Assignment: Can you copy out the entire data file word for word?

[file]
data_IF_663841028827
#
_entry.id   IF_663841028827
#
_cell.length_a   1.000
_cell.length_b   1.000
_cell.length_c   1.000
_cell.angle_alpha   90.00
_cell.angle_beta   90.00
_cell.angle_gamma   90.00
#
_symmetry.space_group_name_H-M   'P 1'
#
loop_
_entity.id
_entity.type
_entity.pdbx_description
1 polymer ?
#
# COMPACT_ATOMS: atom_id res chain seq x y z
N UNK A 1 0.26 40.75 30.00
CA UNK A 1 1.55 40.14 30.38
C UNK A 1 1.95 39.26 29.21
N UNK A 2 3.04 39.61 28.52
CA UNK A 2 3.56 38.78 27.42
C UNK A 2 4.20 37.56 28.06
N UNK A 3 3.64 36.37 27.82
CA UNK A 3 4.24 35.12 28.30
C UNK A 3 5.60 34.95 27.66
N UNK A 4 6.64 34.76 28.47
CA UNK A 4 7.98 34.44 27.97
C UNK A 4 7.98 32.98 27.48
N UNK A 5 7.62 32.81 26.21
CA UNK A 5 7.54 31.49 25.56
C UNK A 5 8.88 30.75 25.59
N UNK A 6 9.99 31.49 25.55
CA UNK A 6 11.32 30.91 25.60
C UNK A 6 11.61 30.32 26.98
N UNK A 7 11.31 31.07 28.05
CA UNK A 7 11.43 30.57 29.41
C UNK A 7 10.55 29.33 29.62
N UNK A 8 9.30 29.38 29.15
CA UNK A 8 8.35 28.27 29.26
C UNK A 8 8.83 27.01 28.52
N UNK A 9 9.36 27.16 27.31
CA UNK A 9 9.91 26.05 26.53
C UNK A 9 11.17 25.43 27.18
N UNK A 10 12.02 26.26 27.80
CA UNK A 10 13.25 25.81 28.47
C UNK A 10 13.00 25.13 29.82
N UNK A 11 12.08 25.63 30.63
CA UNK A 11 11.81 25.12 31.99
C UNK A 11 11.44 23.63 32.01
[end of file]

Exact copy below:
data_IF_663841028827
#
_entry.id   IF_663841028827
#
_cell.length_a   1.000
_cell.length_b   1.000
_cell.length_c   1.000
_cell.angle_alpha   90.00
_cell.angle_beta   90.00
_cell.angle_gamma   90.00
#
_symmetry.space_group_name_H-M   'P 1'
#
loop_
_entity.id
_entity.type
_entity.pdbx_description
1 polymer ?
#
# COMPACT_ATOMS: atom_id res chain seq x y z
N UNK A 1 0.26 40.75 30.00
CA UNK A 1 1.55 40.14 30.38
C UNK A 1 1.95 39.26 29.21
N UNK A 2 3.04 39.61 28.52
CA UNK A 2 3.56 38.78 27.42
C UNK A 2 4.20 37.56 28.06
N UNK A 3 3.64 36.37 27.82
CA UNK A 3 4.24 35.12 28.30
C UNK A 3 5.60 34.95 27.66
N UNK A 4 6.64 34.76 28.47
CA UNK A 4 7.98 34.44 27.97
C UNK A 4 7.98 32.98 27.48
N UNK A 5 7.62 32.81 26.21
CA UNK A 5 7.54 31.49 25.56
C UNK A 5 8.88 30.75 25.59
N UNK A 6 9.99 31.49 25.55
CA UNK A 6 11.32 30.91 25.60
C UNK A 6 11.61 30.32 26.98
N UNK A 7 11.31 31.07 28.05
CA UNK A 7 11.43 30.57 29.41
C UNK A 7 10.55 29.33 29.62
N UNK A 8 9.30 29.38 29.15
CA UNK A 8 8.35 28.27 29.26
C UNK A 8 8.83 27.01 28.52
N UNK A 9 9.36 27.16 27.31
CA UNK A 9 9.91 26.05 26.53
C UNK A 9 11.17 25.43 27.18
N UNK A 10 12.02 26.26 27.80
CA UNK A 10 13.25 25.81 28.47
C UNK A 10 13.00 25.13 29.82
N UNK A 11 12.08 25.63 30.63
CA UNK A 11 11.81 25.12 31.99
C UNK A 11 11.44 23.63 32.01